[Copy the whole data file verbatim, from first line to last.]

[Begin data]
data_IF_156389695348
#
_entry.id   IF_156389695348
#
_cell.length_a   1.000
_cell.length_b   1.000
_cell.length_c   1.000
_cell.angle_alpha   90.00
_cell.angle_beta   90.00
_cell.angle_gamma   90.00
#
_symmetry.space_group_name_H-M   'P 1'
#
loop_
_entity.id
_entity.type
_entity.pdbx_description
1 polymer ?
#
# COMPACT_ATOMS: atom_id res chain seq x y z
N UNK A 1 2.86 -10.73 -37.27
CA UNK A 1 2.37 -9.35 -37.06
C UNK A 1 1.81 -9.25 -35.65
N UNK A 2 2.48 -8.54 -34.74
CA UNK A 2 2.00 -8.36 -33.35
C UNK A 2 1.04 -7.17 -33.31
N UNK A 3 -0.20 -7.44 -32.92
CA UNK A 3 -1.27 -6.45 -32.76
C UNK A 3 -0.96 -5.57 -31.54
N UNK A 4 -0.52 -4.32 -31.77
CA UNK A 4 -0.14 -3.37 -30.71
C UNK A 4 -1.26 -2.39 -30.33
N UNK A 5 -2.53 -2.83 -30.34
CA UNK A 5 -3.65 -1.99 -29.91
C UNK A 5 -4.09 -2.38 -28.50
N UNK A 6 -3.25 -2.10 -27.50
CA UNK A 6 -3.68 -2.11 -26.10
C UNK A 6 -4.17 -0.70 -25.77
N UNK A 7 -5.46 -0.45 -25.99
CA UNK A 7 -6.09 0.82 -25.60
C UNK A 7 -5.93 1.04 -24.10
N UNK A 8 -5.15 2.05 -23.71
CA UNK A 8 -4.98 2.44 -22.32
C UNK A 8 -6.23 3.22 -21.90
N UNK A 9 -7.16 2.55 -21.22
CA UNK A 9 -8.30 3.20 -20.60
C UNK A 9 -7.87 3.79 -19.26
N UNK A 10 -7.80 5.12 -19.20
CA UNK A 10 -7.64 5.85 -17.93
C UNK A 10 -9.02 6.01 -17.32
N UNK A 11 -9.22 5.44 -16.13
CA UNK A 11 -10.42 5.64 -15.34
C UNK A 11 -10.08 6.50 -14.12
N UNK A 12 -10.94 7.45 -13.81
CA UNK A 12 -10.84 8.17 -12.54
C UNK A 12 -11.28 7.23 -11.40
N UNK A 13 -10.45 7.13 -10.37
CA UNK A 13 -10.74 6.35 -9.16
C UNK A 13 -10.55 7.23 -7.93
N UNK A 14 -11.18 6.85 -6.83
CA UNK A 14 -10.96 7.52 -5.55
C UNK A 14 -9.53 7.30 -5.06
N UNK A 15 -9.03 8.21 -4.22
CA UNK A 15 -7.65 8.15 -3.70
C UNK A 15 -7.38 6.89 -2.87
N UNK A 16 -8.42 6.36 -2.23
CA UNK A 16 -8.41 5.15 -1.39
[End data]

data_IF_156389695348
#
_entry.id   IF_156389695348
#
_cell.length_a   1.000
_cell.length_b   1.000
_cell.length_c   1.000
_cell.angle_alpha   90.00
_cell.angle_beta   90.00
_cell.angle_gamma   90.00
#
_symmetry.space_group_name_H-M   'P 1'
#
loop_
_entity.id
_entity.type
_entity.pdbx_description
1 polymer ?
#
# COMPACT_ATOMS: atom_id res chain seq x y z
N UNK A 1 2.86 -10.73 -37.27
CA UNK A 1 2.37 -9.35 -37.06
C UNK A 1 1.81 -9.25 -35.65
N UNK A 2 2.48 -8.54 -34.74
CA UNK A 2 2.00 -8.36 -33.35
C UNK A 2 1.04 -7.17 -33.31
N UNK A 3 -0.20 -7.44 -32.92
CA UNK A 3 -1.27 -6.45 -32.76
C UNK A 3 -0.96 -5.57 -31.54
N UNK A 4 -0.52 -4.32 -31.77
CA UNK A 4 -0.14 -3.37 -30.71
C UNK A 4 -1.26 -2.39 -30.33
N UNK A 5 -2.53 -2.83 -30.34
CA UNK A 5 -3.65 -1.99 -29.91
C UNK A 5 -4.09 -2.38 -28.50
N UNK A 6 -3.25 -2.10 -27.50
CA UNK A 6 -3.68 -2.11 -26.10
C UNK A 6 -4.17 -0.70 -25.77
N UNK A 7 -5.46 -0.45 -25.99
CA UNK A 7 -6.09 0.82 -25.60
C UNK A 7 -5.93 1.04 -24.10
N UNK A 8 -5.15 2.05 -23.71
CA UNK A 8 -4.98 2.44 -22.32
C UNK A 8 -6.23 3.22 -21.90
N UNK A 9 -7.16 2.55 -21.22
CA UNK A 9 -8.30 3.20 -20.60
C UNK A 9 -7.87 3.79 -19.26
N UNK A 10 -7.80 5.12 -19.20
CA UNK A 10 -7.64 5.85 -17.93
C UNK A 10 -9.02 6.01 -17.32
N UNK A 11 -9.22 5.44 -16.13
CA UNK A 11 -10.42 5.64 -15.34
C UNK A 11 -10.08 6.50 -14.12
N UNK A 12 -10.94 7.45 -13.81
CA UNK A 12 -10.84 8.17 -12.54
C UNK A 12 -11.28 7.23 -11.40
N UNK A 13 -10.45 7.13 -10.37
CA UNK A 13 -10.74 6.35 -9.16
C UNK A 13 -10.55 7.23 -7.93
N UNK A 14 -11.18 6.85 -6.83
CA UNK A 14 -10.96 7.52 -5.55
C UNK A 14 -9.53 7.30 -5.06
N UNK A 15 -9.03 8.21 -4.22
CA UNK A 15 -7.65 8.15 -3.70
C UNK A 15 -7.38 6.89 -2.87
N UNK A 16 -8.42 6.36 -2.23
CA UNK A 16 -8.41 5.15 -1.39